Previously on Using Azure Functions, we set up a very simple Angular website. This week, we are going to set up an Azure Function that pulls some wardrobe data from an Azure Cosmos database.
Why not just build the wardrobe into the app? Well I’m hoping to update the wardrobe by season, so having to do a full release just to update that part of it will be pretty annoying. And this is the “Over Engineered Fashion” application we are working on. This is a chance to use many Azure features, and maybe overdo it a little 🙂
First, we must create an Azure Cosmos DB.
Create a collection.
After we create the collection, we can create the record for our first catalog.
Same code below:
Now that we have a document database, we will link our Azure Function to it. web-based text editor is going to suck, right?
One awesome thing about Azure Functions is you can call code in other .NET assemblies. And if you think about it, a .NET assembly can easily be tested on the ground before shipping up to Azure. So instead of writing a bunch of code in a web page, we’ll just deploy a DLL that we have tested on the ground.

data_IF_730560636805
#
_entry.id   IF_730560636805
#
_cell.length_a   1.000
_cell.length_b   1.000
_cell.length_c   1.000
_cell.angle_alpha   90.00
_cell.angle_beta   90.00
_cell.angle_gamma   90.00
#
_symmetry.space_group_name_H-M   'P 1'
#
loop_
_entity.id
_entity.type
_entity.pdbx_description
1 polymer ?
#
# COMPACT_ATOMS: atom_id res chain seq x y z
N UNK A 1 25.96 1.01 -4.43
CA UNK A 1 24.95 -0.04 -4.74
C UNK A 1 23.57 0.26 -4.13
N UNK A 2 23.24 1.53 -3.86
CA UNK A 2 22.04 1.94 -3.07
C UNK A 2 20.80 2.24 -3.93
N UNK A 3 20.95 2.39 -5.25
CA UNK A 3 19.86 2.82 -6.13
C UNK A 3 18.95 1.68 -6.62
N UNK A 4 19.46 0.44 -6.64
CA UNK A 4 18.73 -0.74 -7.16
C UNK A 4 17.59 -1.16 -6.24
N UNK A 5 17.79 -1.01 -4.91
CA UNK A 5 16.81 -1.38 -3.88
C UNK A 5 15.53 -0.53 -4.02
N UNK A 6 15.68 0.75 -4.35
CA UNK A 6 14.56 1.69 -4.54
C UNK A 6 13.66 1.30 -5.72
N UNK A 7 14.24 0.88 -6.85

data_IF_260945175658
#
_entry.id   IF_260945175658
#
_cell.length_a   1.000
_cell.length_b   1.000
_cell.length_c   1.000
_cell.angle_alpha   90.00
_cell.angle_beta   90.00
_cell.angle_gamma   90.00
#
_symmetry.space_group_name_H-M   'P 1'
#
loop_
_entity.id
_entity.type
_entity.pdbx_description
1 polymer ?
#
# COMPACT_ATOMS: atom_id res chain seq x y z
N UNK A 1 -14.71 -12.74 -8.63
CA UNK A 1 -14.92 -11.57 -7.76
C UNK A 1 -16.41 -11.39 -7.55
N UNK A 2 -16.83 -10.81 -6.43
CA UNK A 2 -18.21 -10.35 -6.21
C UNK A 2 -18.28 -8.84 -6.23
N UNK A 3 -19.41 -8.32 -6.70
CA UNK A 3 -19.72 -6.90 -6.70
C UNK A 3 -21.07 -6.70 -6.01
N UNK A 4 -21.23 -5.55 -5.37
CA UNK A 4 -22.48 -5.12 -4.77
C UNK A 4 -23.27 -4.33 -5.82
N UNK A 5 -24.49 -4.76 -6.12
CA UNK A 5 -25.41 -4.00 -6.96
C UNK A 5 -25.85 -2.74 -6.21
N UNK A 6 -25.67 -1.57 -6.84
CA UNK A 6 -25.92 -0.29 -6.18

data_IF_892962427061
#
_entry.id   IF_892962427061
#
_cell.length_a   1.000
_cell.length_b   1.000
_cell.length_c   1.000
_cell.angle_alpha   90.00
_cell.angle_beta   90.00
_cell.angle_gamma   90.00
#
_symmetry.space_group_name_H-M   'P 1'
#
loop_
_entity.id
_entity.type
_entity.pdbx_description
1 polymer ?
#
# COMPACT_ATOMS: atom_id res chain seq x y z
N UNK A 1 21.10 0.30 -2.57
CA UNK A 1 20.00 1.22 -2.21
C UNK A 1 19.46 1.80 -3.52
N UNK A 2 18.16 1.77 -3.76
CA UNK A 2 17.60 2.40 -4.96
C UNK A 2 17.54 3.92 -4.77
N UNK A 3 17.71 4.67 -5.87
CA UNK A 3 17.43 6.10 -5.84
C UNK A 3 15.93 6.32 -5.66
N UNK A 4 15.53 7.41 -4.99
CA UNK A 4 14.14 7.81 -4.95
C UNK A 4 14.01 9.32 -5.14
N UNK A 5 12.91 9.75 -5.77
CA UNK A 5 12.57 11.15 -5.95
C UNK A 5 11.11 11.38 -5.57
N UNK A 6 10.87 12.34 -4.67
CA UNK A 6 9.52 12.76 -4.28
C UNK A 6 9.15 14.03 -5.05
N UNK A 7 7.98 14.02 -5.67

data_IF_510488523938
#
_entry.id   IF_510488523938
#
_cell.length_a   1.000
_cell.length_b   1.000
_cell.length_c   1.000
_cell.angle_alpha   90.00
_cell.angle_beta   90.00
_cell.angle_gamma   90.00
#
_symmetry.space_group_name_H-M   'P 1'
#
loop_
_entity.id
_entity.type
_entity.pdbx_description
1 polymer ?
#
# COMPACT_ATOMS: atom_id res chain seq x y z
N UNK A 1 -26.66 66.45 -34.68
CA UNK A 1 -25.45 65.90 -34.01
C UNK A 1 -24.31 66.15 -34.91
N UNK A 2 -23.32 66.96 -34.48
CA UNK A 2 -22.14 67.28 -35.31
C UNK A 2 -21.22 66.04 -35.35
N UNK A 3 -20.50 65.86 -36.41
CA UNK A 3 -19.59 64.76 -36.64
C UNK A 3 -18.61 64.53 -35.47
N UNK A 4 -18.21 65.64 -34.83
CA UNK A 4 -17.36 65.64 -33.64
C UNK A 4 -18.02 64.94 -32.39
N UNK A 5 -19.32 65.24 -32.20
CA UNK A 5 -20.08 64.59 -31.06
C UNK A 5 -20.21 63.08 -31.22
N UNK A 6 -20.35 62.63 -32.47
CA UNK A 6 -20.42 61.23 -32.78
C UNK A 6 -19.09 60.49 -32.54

I’m only going to be creating a single accessor called a “wardrobe accessor”. In a real architecture, we like to have managers –> accessors. For this test application, we are only going to have an accessor.
We will create a very simple VS solution where we can test our code before pushing it to the cloud. We will create two projects, a test client (console app) and a class library (accessors).
Then we just need to write our accessors and some code to test them.
First, we will create our contract for the Accessor:
Then we will create a service that implements the accessor:
Next, we will create a factory that will create an instance of our service.
Then we need to write a test client so we can test this application.
Now that we have code that is solid, we will deploy it to an Azure Function. But that is our next episode…